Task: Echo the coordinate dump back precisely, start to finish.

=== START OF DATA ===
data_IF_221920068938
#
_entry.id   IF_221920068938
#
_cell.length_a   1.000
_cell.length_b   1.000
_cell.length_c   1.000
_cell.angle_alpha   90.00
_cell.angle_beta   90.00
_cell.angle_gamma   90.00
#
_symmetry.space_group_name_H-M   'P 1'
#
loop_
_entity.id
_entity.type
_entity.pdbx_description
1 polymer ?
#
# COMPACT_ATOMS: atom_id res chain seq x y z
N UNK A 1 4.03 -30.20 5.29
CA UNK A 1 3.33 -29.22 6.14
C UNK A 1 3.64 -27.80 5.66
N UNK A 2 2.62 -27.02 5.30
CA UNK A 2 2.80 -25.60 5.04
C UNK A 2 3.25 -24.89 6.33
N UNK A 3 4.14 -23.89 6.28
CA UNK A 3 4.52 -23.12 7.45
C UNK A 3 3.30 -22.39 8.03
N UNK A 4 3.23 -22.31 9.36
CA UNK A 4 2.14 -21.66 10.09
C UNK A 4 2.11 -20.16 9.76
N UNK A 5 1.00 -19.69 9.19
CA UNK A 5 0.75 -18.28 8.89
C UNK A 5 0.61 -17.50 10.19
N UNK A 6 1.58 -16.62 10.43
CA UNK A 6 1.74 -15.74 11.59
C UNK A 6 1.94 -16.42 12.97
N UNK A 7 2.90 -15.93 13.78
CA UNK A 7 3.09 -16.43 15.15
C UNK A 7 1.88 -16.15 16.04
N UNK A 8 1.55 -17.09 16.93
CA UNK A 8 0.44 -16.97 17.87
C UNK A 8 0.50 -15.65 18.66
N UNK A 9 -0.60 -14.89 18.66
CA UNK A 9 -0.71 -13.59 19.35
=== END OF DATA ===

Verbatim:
data_IF_221920068938
#
_entry.id   IF_221920068938
#
_cell.length_a   1.000
_cell.length_b   1.000
_cell.length_c   1.000
_cell.angle_alpha   90.00
_cell.angle_beta   90.00
_cell.angle_gamma   90.00
#
_symmetry.space_group_name_H-M   'P 1'
#
loop_
_entity.id
_entity.type
_entity.pdbx_description
1 polymer ?
#
# COMPACT_ATOMS: atom_id res chain seq x y z
N UNK A 1 4.03 -30.20 5.29
CA UNK A 1 3.33 -29.22 6.14
C UNK A 1 3.64 -27.80 5.66
N UNK A 2 2.62 -27.02 5.30
CA UNK A 2 2.80 -25.60 5.04
C UNK A 2 3.25 -24.89 6.33
N UNK A 3 4.14 -23.89 6.28
CA UNK A 3 4.52 -23.12 7.45
C UNK A 3 3.30 -22.39 8.03
N UNK A 4 3.23 -22.31 9.36
CA UNK A 4 2.14 -21.66 10.09
C UNK A 4 2.11 -20.16 9.76
N UNK A 5 1.00 -19.69 9.19
CA UNK A 5 0.75 -18.28 8.89
C UNK A 5 0.61 -17.50 10.19
N UNK A 6 1.58 -16.62 10.43
CA UNK A 6 1.74 -15.74 11.59
C UNK A 6 1.94 -16.42 12.97
N UNK A 7 2.90 -15.93 13.78
CA UNK A 7 3.09 -16.43 15.15
C UNK A 7 1.88 -16.15 16.04
N UNK A 8 1.55 -17.09 16.93
CA UNK A 8 0.44 -16.97 17.87
C UNK A 8 0.50 -15.65 18.66
N UNK A 9 -0.60 -14.89 18.66
CA UNK A 9 -0.71 -13.59 19.35